As laptop screen bezels get smaller, webcams are paying the price

Fast, attractive, and boasting a beautiful display, Huawei’s new MateBook X Pro is a good laptop. Yet it has a problem, one that you won’t notice until you need to make a video call – and then, there’s no way you’ll miss the issue.

The webcam is in the keyboard. Yes, in the keyboard. Have a look for yourself.

Huawei MateBook X Pro review
Bill Roberson/Digital Trends

Bizarre as this may seem, it’s not without precedent or reason. Dell’s XPS 13 was first to take an, ahem, alternative approach to webcam placement in its otherwise excellent 2015 redesign, placing the camera below and to the side of the display instead of at the top, as usual. It was needed because Dell wanted to minimize the display bezels, so there simply wasn’t room for a webcam in the usual place.

Huawei dials that up to 11, reducing bezel size on all parts of the display, including the bottom. The result is a gorgeous 13.9-inch, edge-to-edge panel that commands your attention from the moment you open the laptop. The small bezels also make the laptop smaller overall. Though its display is nearly 14 inches diagonally, the Huawei MateBook Pro X is as small, or smaller, than many competitors with 13-inch displays.

That leaves no room for the camera, however, which leads to its hilarious, secretive position. It’s a fun trick that’s sure to earn a laugh from anyone you show it to, but if you need to use it, well… it’s a problem. The camera is so low that your knuckles take up a large percentage of the screen when you type.

It’s tempting to call Huawei’s decision stupid, but that would be short-sighted. The benefits of a thin-bezel display are obvious. Laptops and 2-in-1s will embrace it; in a few years, it’ll probably be the industry standard. Does that mean you’re doomed to web calls displaying your poorly maintained nostril hair?

Perhaps not. What if your webcam could be inside your display?

It’s an idea that’s simple in concept, yet difficult in implementation. The display is transparent, obviously, so it’s not a bad place to put a camera. In fact, it’s great place – your eyes will be centered on the camera, so your attention will appear to be on the person you’re conversing with, instead of somewhere off-screen. The problem is equally obvious. There’s a display there already, so putting a camera sensor in the screen isn’t easy.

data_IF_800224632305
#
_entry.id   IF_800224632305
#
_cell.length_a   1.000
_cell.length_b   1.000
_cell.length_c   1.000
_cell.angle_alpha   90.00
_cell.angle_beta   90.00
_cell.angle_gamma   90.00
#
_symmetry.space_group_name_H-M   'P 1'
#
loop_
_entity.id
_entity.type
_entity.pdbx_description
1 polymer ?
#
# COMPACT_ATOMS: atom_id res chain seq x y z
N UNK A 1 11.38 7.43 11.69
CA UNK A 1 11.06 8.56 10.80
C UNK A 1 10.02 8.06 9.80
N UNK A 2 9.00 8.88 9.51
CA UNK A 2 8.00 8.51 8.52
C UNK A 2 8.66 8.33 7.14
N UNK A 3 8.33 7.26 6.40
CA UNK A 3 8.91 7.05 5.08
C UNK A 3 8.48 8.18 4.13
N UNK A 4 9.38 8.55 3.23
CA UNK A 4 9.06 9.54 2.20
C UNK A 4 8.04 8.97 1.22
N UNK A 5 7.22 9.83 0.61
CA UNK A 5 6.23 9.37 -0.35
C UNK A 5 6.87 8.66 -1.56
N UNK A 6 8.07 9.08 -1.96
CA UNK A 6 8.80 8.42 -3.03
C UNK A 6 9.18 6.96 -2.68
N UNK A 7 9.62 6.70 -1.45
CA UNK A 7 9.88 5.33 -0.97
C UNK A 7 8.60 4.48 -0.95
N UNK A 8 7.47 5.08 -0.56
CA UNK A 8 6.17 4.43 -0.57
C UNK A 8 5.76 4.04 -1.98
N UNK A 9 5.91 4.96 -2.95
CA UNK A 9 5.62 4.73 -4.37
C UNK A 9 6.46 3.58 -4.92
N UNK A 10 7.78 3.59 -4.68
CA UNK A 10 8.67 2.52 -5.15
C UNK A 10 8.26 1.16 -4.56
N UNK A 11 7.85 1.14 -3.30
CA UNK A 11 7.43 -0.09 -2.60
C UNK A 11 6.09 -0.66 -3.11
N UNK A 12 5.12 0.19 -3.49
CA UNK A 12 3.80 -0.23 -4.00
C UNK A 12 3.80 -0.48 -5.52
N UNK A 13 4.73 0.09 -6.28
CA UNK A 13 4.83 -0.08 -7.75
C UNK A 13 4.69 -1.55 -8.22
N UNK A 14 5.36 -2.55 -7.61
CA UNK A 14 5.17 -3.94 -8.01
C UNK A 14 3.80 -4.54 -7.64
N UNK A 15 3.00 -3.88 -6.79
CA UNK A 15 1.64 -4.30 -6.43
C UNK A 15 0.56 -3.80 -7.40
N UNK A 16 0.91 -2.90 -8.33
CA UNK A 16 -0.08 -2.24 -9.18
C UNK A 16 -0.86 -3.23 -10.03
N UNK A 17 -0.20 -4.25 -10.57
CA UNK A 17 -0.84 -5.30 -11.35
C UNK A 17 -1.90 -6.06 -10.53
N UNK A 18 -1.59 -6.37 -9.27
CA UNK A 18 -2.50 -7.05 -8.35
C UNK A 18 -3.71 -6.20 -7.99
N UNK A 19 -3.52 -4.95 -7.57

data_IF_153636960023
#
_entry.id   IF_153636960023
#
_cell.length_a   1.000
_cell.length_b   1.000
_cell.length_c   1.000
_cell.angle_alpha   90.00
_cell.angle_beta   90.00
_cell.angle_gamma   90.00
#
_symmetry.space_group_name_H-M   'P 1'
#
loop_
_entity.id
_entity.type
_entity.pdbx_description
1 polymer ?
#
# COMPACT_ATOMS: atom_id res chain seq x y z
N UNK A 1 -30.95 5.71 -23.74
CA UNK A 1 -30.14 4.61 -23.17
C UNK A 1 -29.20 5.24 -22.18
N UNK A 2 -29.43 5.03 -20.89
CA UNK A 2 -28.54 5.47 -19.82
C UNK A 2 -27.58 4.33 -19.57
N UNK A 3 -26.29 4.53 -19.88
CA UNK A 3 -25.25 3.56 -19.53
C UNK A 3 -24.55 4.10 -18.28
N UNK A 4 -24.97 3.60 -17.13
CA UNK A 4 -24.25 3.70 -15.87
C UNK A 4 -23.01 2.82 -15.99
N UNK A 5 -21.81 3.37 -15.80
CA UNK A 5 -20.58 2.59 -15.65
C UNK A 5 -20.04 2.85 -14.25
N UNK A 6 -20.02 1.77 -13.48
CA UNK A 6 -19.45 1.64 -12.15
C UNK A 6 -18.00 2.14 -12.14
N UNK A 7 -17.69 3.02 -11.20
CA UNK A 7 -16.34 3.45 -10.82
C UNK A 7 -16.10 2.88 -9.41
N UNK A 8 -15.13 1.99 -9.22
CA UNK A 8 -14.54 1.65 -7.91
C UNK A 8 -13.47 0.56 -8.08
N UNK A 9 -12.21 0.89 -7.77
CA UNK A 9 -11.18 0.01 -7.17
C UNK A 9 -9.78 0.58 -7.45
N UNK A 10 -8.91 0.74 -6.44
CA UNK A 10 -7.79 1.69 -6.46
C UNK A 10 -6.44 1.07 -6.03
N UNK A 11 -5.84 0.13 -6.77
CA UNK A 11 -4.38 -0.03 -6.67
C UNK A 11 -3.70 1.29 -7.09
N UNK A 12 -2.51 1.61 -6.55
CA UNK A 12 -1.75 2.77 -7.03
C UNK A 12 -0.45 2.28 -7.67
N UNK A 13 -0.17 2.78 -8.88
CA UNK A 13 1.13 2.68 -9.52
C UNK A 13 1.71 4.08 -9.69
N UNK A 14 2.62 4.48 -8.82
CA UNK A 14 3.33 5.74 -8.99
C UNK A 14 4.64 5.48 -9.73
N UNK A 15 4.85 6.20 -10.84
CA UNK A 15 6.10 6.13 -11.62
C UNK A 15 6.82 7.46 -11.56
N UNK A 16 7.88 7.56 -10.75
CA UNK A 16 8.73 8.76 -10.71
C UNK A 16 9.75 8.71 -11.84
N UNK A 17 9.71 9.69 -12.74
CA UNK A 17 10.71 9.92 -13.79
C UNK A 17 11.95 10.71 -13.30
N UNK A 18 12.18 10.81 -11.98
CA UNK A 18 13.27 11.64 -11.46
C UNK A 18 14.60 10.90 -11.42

Researchers have been working on that problem for a very long time. Microsoft published a video showing a proof of concept in 2009, and Apple patented a similar idea that same year. More recent rumors point to Samsung joining the competition.

I’ve had chance to see more recent versions of prototypes from various companies, and they seem close to ready for use. They’re smaller than before, and image quality is no longer a downgrade from a conventional webcam. Shrinking display bezels means this innovation isn’t a novelty, but required to build the designs major companies want to debut – not only in the PC space but also in mobile, where the Apple iPhone X’s infamous notch has made the problem with webcams obvious to millions of owners.

A webcam mounted behind a laptop or 2-in-1 display will happen. The only question now is who will make it a reality first. That’s impossible to say with certainty, but I’m sure we’ll know the winner of that race within the next few years.

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